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Volvo Unveils C30; US-Bound in MY 2008 or Later

Volvo C30

Volvo has unveiled its new C30, the smallest car in Volvo’s model range, at the Paris Auto Show. For the European market, Volvo will offer the C30 with a range of gasoline, flex-fuel and diesel engines that can deliver fuel consumption as low as 4.9 liters/100km (48 mpg US).

Volvo has announced that it will bring the car to the US market as well, although no earlier than the 2008 model year. The C30’s primary markets will be in Europe, with the largest markets being Italy, the UK, Germany and Spain. Volvo Cars estimates global sales of the C30 at 65,000 units annually. Pricing and volume expectations for the US-bound C30 have not yet been set.

The Volvo C30 can be fitted with four and five-cylinder gasoline and diesel engines, from 1.6 to 2.5 liters i displacement. All engines have four-valve technology and double overhead camshafts, which contribute to the quick response and good high-speed characteristics.

The most powerful gasoline engine (T5) is turbocharged, and has very high and even torque from low to high engine speeds (320 Nm from 1,500 to 4,800 rpm). For Sweden, Volvo is offering a 1.8-liter flex-fuel option.

C30 Engine Options
Gasoline Engines
kW (hp)
Nm (lb-ft)
T5 (2.5L) In-line 5-cyl. turbo 162 (220) 320 (236)
2.4i In-line 5 125 (170) 230 (170)
2.0 In-line 4 107 (145) 185 (137)
1.8 In-line 4 92 (125) 165 (122)
1.8 Flex-fuel In-line 4 92 (125) 165 (122)
1.6 In-line 4 74 (100) 150 (111)
Diesel Engines
kW (hp)
Nm (lb-ft)
D5 (2.4L) In-line 5-cyl. turbo 132 (180) 350 (258)
D5 (Belgium) In-line 5 turbo 120 (163) 340 (251)
2.0D In-line 4 turbo 100 (136) 320 (236)
1.6D In-line 4 turbo 80 (109) 240 (177)

All engines are transversely mounted in the engine bay, Turbo technology is used on the T5 engine and on all diesel engines to enhance performance.

A six-speed manual gearbox is used with the T5 and 2.0D engines and a five-speed Geartronic automatic gearbox is available with the five-cylinder gasoline and diesel engines. A particulate filter is available with all diesel engines.

Dynamic Stability and Traction Control (DTSC), is standard in most markets. Steering is electro-hydraulic (hydraulic for the 1.6-liter gasoline).


allen Z

Nice, make the diesels Tier2Bin5 and bring it here Ford.

Bike Commuter Dude

I will buy a 1.6D as soon as it sets tire on U.S. shores. Heck, I'd even go for the 1.8 flex-fuel. I think I may be in a minority right now, but I will never buy another vehicle that can be powered only by petroleum.


I like this better than the A3. Compact luxury cars are where my money will go as long as they can give it a drivetrain targeting frugality more than acceleration.

1.8L flex-fuel turbo would be nice. Actually just give me the flex fuel engine and I can turbocharge it myself, safely while running E85. Match the performance of the 2.4i engine with slightly better fuel economy I would hope.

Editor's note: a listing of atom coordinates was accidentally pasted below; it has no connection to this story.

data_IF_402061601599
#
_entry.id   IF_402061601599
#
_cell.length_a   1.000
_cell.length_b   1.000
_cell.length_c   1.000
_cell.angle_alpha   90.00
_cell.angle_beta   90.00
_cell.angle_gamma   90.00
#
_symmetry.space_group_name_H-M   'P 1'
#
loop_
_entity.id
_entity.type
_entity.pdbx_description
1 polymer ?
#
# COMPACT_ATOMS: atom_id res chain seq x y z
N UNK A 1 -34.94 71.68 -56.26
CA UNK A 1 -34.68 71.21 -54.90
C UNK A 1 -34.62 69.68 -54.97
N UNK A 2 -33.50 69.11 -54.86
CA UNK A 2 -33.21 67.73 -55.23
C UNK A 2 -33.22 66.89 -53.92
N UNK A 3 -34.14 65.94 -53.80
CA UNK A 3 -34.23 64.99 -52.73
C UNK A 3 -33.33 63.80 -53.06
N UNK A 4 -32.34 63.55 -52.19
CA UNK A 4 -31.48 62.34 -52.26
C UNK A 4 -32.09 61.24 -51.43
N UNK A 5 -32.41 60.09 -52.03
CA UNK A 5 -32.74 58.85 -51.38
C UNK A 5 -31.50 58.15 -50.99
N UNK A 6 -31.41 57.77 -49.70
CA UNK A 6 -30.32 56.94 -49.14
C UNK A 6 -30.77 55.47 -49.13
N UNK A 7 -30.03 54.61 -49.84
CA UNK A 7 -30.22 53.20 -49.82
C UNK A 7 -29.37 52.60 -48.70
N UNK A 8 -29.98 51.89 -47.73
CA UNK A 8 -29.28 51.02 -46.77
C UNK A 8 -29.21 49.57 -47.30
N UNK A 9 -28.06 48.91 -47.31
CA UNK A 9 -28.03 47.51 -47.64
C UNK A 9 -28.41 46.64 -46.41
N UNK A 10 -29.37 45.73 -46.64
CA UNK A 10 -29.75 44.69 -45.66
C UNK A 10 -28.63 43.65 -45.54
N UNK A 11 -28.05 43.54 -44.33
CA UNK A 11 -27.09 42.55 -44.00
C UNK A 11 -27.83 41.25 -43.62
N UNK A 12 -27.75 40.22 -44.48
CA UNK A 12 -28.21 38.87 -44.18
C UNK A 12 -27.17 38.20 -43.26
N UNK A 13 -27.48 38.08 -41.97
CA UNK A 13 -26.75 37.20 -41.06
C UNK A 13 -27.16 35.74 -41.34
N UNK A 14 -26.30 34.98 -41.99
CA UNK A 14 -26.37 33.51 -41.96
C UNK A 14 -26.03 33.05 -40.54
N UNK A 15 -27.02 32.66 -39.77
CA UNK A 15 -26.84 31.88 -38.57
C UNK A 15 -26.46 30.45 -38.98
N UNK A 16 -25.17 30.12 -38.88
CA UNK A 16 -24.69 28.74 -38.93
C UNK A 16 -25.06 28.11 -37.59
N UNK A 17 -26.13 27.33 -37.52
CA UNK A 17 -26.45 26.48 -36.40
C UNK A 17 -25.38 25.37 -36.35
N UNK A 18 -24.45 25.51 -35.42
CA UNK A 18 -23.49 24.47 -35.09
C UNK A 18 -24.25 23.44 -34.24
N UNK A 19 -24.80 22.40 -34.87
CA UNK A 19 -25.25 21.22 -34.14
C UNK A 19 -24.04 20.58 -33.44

What is the point to produce new car with inferior engines? Especially from uplevel manufacturer? Last year garden variety Civic has 140hp 1.8 liter (on inferior American gasoline). And 5 cylinder engines? Another junk to fail on US market. But they always can claim that Americans do not like small cars.


The T5 should be flex fuel. With adjustable boost it could take better advantage of ethanols high octane rating.
D5 for me please. And make it run on bio.


Patrick: in Europe the A3 starts with a 1.6 gas engine with identical fuel economy to the C30 (7 liter/100km). The Audi 1.9 diesel consumes 4.9 l/100km, which is also the same as the C30 1.6D.

If you're looking for more performance with frugality, the A3 is more attractive: the 2.0T engine has 200hp and consumes 7.7 l/100km, while the C30 2.4 has 170 hp and consumes 8.4 l/100km.

I personally give Audi credit for the 2.0T engine, which seems to be the most popular Audi engine for the A3 and A4 here in the Bay Area (and not the 3.2 6-cilinder).

Robert Schwartz

Actually, Volvo has used the i-5 in several models including the S40, in the US. I doubt that they will import it with any other engines.


I personally don't feel the A3 is more attractive and without knowing the final configuration of the [stateside] C30 I can't truly speak about which would be better.

The A3 is only offered with the 2.0T achieving 25mpg city 32mpg highway (US figures). It will soon be offered with the 3.2L V-6 pushing somewhere in the neighborhood of 250hp.

If the C30 can exceed the fuel economy of the A3, regardless of power output, I'd be more inclined to take it.

Saj Rizwe

Amazing product i have a Jetta TDI and am very happy with the way diesel technology has improved, although bit noisy . I hope they bring C30 in diesel to US market.

ed sullivan

Bring on the diesel for the us market plus the electric.


I have been patiently waiting for something exactly like this. The demand in the US should be clear just by seeing the outragous prices that a used vw tdi will bring. For me it will be all about who brings the technology first. If it is audi, volvo or vw I dont care. I will buy the first reasonably priced car that becomes available. It looks like their time frame is very close to when the jetta tdi will be available.

It will also be interesting to see what happens to gas prices once enough people buy fuel efficient vehicles. I suspect if the US went to 50% diesel there would be a sudden surplus of oil on the market. Therefore the whole world could benefit from the US using substantially less fuel.


Does anyone have an update on the C30 Diesel-Hybrid coming available soon? What I have read about it so far is from old articles.

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